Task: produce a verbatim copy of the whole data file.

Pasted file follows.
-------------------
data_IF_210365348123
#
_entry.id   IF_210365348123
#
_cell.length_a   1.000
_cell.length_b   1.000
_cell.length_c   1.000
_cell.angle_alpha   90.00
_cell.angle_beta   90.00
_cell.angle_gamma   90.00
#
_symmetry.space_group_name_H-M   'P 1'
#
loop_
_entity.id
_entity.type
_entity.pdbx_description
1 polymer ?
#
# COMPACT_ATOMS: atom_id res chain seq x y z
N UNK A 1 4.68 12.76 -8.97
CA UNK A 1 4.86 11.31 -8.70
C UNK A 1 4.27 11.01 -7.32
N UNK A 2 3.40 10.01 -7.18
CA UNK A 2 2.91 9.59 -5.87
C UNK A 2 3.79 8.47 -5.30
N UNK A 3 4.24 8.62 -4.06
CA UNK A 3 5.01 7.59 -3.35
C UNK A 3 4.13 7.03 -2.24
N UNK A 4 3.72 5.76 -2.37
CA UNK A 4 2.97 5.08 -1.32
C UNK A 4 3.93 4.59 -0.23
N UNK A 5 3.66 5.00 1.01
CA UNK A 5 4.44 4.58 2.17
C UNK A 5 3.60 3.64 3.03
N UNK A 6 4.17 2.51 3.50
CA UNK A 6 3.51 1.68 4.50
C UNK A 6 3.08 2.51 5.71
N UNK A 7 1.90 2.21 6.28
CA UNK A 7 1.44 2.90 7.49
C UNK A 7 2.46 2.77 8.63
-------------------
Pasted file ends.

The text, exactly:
data_IF_210365348123
#
_entry.id   IF_210365348123
#
_cell.length_a   1.000
_cell.length_b   1.000
_cell.length_c   1.000
_cell.angle_alpha   90.00
_cell.angle_beta   90.00
_cell.angle_gamma   90.00
#
_symmetry.space_group_name_H-M   'P 1'
#
loop_
_entity.id
_entity.type
_entity.pdbx_description
1 polymer ?
#
# COMPACT_ATOMS: atom_id res chain seq x y z
N UNK A 1 4.68 12.76 -8.97
CA UNK A 1 4.86 11.31 -8.70
C UNK A 1 4.27 11.01 -7.32
N UNK A 2 3.40 10.01 -7.18
CA UNK A 2 2.91 9.59 -5.87
C UNK A 2 3.79 8.47 -5.30
N UNK A 3 4.24 8.62 -4.06
CA UNK A 3 5.01 7.59 -3.35
C UNK A 3 4.13 7.03 -2.24
N UNK A 4 3.72 5.76 -2.37
CA UNK A 4 2.97 5.08 -1.32
C UNK A 4 3.93 4.59 -0.23
N UNK A 5 3.66 5.00 1.01
CA UNK A 5 4.44 4.58 2.17
C UNK A 5 3.60 3.64 3.03
N UNK A 6 4.17 2.51 3.50
CA UNK A 6 3.51 1.68 4.50
C UNK A 6 3.08 2.51 5.71
N UNK A 7 1.90 2.21 6.28
CA UNK A 7 1.44 2.90 7.49
C UNK A 7 2.46 2.77 8.63